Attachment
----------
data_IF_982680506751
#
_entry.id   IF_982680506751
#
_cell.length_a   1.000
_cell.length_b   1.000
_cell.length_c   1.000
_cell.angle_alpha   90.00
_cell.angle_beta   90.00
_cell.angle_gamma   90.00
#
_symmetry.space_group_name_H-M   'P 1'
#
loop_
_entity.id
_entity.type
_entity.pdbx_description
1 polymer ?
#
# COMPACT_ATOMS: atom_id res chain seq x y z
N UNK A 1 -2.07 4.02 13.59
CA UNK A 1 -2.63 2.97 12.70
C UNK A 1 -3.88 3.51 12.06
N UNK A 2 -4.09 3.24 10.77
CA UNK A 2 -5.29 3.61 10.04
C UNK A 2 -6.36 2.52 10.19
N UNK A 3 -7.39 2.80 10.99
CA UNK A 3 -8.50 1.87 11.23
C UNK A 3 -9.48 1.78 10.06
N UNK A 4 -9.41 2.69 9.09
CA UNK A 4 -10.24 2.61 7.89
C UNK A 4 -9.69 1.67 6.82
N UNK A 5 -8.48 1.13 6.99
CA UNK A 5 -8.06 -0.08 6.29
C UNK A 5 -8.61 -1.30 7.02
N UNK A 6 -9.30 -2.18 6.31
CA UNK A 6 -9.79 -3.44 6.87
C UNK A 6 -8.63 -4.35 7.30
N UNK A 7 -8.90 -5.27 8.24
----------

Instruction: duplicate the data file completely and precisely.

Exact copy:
data_IF_982680506751
#
_entry.id   IF_982680506751
#
_cell.length_a   1.000
_cell.length_b   1.000
_cell.length_c   1.000
_cell.angle_alpha   90.00
_cell.angle_beta   90.00
_cell.angle_gamma   90.00
#
_symmetry.space_group_name_H-M   'P 1'
#
loop_
_entity.id
_entity.type
_entity.pdbx_description
1 polymer ?
#
# COMPACT_ATOMS: atom_id res chain seq x y z
N UNK A 1 -2.07 4.02 13.59
CA UNK A 1 -2.63 2.97 12.70
C UNK A 1 -3.88 3.51 12.06
N UNK A 2 -4.09 3.24 10.77
CA UNK A 2 -5.29 3.61 10.04
C UNK A 2 -6.36 2.52 10.19
N UNK A 3 -7.39 2.80 10.99
CA UNK A 3 -8.50 1.87 11.23
C UNK A 3 -9.48 1.78 10.06
N UNK A 4 -9.41 2.69 9.09
CA UNK A 4 -10.24 2.61 7.89
C UNK A 4 -9.69 1.67 6.82
N UNK A 5 -8.48 1.13 6.99
CA UNK A 5 -8.06 -0.08 6.29
C UNK A 5 -8.61 -1.30 7.02
N UNK A 6 -9.30 -2.18 6.31
CA UNK A 6 -9.79 -3.44 6.87
C UNK A 6 -8.63 -4.35 7.30
N UNK A 7 -8.90 -5.27 8.24